Matt Cameron (Soundgarden)

Before Wikipedia was a CD version of the internet called Microsoft Encarta. On the ’95 edition, which we had, if you searched for “Rock music” or “Electric guitar”, you’d get some audio samples from a couple bands. One of these was Soundgarden’s track Nothing To Say” from 1988’s Screaming Life / Fopp. The sample was only 30 seconds long or so… But that slow, brooding groove, the grace notes, off-kilter accents over the dark riffs and soaring vocals became a big part of my drumming roots.


Finding my drumming roots has been a great exercise, and a fun one at that! It’s let me revisit great memories, and given me a better understanding of myself as a drummer. I would totally encourage you to do the same if you haven’t. If you’re interested in listening to the albums that I refer to above see the list below then check ‘em out on Spotify, Apple Music or preferred music streaming service.


The Beatles Help (1964), Rubber Soul (1965), Anthology 2 (1996), Beatles For Sale (1964), Live At The BBC (1994) – Drums: Ringo Starr

Phil Collins … But Seriously (1989) – Drums: Phil Collins

Dire Straits On Every Street (1991) – Drums: Jeff Porcaro, Manu Katché

Pearl Jam Ten (1991) – Drums: Dave Krusen, Vs. (1993) – Drums: Dave Abbruzzese

Nirvana Nevermind (1991) – Drums: Dave Grohl, Bleach (1989) – Drums: Chad Channing, Dale Grover

Soundgarden Screaming Life / Fopp (1990), Superunknown (1994) – Drums: Matt Cameron

Billy Cobham Spectrum (1973) – Drums: Billy Cobham

Megadeth Countdown To Extinction (1991), Youthanasia (1994) – Drums: Nick Menza

Queen Greatest Hits I (1981), Greatest Hits II (1991) – Drums: Roger Taylor

Metallica Master Of Puppets (1986), Metallica (1991) – Drums: Lars Ulrich

Bill Haley & His Comets Greatest Hits (N/A) – Drums: Ralph Jones

Criminal Victimzed (1994) – Drums: J.J. Vallejo

Simple Hacks To Become A More Confident Drummer

Simple Hacks To Become A More Confident Drummer

This quick blog entry deals primarily with the issue of confidence (i.e. how to become a more confident drummer), which is quite a personal thing, I suppose. You see, I was born musical, and consequently taught myself how to play my instruments: the guitar, bass, and drums. Of these, it’s the latter that I’ve gone into most detail; enough to make a career out of it.

Incidentally, I’ve always felt intimidated by those who have attended / graduated from music schools, or conservatoires. I tend to associate these musicians as being far more technically able and knowledgeable of music theory than I, which I always find daunting.

So, I wanted to focus on this little issue of mine, partly to exorcise the demons. Yet, also partly to see if any of this resonates with any of you, and perhaps helps you in any way. This is because to me this feeling of intimidation is directly linked to confidence.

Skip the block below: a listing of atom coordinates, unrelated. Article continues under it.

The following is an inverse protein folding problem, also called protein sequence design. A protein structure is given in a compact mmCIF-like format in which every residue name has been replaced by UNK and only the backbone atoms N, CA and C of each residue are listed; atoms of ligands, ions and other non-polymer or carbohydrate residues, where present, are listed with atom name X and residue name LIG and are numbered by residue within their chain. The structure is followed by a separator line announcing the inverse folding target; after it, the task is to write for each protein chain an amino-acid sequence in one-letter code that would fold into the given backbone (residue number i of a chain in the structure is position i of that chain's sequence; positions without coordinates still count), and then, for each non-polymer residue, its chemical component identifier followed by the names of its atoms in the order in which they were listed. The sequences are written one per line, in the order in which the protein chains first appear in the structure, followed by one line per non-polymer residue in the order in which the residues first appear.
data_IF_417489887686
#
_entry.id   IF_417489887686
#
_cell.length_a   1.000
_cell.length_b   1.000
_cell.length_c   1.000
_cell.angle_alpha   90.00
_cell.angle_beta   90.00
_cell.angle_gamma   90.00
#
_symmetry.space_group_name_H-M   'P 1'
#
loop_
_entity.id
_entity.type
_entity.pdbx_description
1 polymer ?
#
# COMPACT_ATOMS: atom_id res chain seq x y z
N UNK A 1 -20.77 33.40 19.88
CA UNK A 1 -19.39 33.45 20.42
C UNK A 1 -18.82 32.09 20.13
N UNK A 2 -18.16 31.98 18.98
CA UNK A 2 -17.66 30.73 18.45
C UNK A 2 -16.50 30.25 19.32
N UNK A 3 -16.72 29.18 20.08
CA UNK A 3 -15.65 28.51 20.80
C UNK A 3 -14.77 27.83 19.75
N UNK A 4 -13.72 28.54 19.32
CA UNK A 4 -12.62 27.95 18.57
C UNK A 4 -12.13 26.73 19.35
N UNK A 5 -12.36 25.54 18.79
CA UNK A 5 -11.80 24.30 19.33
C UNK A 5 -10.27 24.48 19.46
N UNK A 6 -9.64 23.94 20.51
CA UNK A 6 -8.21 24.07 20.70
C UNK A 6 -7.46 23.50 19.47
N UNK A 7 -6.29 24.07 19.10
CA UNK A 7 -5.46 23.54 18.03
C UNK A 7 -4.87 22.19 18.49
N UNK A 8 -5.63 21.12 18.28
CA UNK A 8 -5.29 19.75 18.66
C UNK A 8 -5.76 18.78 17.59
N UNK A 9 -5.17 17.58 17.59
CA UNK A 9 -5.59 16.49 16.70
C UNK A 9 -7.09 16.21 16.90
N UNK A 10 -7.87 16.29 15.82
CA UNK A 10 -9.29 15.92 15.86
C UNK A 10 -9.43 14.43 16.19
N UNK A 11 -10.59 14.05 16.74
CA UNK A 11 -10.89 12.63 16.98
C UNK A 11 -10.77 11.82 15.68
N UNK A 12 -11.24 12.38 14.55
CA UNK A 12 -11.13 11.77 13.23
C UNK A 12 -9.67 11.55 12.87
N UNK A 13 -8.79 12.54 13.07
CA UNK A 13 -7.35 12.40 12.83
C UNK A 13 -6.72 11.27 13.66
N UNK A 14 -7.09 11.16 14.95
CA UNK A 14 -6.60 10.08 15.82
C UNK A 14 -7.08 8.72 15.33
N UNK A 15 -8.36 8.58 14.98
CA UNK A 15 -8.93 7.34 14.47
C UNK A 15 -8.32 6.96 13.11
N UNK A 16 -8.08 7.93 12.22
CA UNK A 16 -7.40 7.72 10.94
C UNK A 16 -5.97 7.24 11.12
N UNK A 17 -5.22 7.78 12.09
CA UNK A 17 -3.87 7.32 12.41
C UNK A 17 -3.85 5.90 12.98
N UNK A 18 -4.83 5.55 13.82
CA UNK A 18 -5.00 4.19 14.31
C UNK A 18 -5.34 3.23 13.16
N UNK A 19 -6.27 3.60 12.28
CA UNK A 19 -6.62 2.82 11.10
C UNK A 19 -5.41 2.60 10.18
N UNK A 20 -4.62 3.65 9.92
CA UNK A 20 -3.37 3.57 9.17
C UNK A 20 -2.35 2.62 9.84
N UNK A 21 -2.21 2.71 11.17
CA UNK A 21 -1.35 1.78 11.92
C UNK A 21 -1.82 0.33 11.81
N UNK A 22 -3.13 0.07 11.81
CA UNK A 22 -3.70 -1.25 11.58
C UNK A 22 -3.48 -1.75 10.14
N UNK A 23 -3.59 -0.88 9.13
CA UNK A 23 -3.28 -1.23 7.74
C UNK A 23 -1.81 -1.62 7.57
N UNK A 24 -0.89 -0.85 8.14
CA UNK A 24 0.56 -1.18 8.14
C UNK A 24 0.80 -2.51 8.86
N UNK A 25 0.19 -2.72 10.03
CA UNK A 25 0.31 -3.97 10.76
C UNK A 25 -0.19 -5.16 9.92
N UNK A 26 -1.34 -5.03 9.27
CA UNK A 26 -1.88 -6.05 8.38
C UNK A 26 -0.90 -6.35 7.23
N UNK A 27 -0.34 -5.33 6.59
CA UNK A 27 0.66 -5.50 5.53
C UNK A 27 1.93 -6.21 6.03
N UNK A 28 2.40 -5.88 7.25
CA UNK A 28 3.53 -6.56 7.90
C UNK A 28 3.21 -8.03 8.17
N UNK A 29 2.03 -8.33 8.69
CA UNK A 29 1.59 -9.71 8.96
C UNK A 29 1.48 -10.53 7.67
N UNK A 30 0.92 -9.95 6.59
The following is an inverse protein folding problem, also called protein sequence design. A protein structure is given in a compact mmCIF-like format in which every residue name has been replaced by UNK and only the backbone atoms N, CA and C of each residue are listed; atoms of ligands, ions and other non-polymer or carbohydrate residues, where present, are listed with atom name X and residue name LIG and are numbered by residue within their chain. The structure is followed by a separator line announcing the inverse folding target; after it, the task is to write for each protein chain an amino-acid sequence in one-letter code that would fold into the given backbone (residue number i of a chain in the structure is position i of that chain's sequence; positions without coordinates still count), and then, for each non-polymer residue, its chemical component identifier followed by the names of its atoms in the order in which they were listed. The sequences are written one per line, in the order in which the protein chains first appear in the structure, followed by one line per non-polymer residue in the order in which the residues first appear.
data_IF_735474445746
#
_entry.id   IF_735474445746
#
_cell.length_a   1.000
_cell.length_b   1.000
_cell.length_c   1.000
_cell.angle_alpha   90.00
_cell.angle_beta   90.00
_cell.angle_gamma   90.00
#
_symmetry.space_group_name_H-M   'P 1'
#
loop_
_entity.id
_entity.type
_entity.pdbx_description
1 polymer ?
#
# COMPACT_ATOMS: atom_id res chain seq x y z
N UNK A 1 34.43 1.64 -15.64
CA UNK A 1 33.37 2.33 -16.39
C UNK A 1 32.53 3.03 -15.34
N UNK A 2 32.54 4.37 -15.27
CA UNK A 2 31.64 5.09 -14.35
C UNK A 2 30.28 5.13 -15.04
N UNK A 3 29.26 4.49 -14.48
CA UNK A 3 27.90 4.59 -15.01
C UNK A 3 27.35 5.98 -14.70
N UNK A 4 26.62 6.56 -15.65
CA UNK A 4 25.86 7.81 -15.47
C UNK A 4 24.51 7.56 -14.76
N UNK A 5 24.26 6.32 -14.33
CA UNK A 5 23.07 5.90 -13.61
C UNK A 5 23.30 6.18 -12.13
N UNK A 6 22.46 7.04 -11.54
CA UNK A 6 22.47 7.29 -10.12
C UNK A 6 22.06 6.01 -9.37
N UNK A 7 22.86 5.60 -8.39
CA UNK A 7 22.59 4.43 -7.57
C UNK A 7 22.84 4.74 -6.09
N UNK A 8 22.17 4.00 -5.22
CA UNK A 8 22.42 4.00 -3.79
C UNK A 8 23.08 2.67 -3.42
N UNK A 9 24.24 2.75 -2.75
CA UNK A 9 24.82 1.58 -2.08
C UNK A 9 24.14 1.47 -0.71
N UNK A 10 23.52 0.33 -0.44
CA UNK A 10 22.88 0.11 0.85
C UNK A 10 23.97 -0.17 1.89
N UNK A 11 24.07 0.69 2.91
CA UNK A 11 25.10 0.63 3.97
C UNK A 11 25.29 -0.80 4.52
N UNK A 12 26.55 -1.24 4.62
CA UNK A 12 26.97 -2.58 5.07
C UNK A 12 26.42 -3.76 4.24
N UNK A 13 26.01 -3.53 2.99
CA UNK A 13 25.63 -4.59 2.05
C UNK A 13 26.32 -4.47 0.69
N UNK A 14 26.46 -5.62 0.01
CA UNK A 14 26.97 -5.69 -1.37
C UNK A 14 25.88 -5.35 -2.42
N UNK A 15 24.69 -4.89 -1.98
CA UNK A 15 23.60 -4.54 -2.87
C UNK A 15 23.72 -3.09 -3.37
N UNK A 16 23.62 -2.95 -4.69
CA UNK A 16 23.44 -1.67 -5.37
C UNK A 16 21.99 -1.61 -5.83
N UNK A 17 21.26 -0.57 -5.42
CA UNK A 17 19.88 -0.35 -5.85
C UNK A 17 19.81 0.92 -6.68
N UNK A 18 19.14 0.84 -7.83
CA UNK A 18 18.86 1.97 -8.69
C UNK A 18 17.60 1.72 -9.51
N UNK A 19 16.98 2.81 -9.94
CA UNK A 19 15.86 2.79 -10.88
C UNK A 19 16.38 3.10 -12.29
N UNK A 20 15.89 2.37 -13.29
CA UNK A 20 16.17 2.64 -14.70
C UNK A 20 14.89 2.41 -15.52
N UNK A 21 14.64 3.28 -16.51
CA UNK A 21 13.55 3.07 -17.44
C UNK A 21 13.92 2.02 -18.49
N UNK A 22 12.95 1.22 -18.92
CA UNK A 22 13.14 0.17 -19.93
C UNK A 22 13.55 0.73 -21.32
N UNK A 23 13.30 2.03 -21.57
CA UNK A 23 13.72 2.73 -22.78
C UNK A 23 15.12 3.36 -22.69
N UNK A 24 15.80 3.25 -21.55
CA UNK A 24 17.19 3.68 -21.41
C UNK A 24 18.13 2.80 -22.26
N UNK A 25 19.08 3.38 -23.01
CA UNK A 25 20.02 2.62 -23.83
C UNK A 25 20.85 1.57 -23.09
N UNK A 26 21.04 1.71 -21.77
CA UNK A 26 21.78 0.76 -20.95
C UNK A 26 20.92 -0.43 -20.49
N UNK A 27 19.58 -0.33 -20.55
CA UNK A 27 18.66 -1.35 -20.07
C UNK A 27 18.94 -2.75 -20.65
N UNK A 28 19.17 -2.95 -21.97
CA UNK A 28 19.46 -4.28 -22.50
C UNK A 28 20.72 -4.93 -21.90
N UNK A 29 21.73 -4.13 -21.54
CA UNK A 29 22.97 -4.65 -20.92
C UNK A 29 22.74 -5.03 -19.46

Of course, on the one hand, we can become a more confident drummer by practicing more. But that’s just one way. I think it’s worth spending a bit of time to figure out what makes you different. As I’ve come to understand it first hand, being a musician these days is a more all-encompassing term. You’re more than just a player of your instrument; you’re an entrepreneur.

A good place to start in building your confidence might be to look at what other aspects, both direct and peripheral, of being an all-encompassing musician you might be good at.

Can you play other instruments, or do you sing?

This may be useful in helping you getting a gig. I, for one, treat the fact that my first instruments were the guitar and bass, as a way of making me more aware of the ‘bigger musical picture’ when I play in a band. As a result, I get told I have a “great feel” for the music, which, to me, gives me a bit of a boost to compensate for some of the more technical abilities I might not have yet perfected.

confident drummer

Singing whilst playing drums is a highly desirable skill!


Are you a savvy business person?

A huge part of being a musician is being clever enough to make money from it. Most musicians are artists, yet lack a business sense. Whilst others are very business-oriented, yet lack some of the more artistic side. To me, balancing this is important, yet being organised and being business-minded goes a long way in terms of your longevity in the industry and as a creative.

Are you a good teacher?

Something else to have a think about is where you stand as a teacher. In my experience, every time I teach something to a student, it helps reinforce it in mind. Likewise, not all musicians are good teachers… So, if you’re a good at this, it’s something to feel good about. You can use the transferable “teacher” skills to better communicate with your band mates or clients, or perhaps help  explain or clarify things for others, etc… If you’d like to learn about teaching drums, check out my drum lessons page, and get in touch! I’d be happy to help you become a great drum teacher.

Are you a great entertainer?

Again, perhaps your technical skills aren’t like Jojo Mayer, but are you a good entertainer? If you are, then use that to your advantage! Zoltan Chaney, for instance, is a great example of a very entertaining drummer whilst keeping a solid groove. Check him out below:

These are just a few thoughts, and whilst I can’t answer those questions for you, you should try to discover these things. And how can you incorporate this to your “offering”? Wear them on your sleeve; show them when you have to but don’t gloat; that’s never a good look.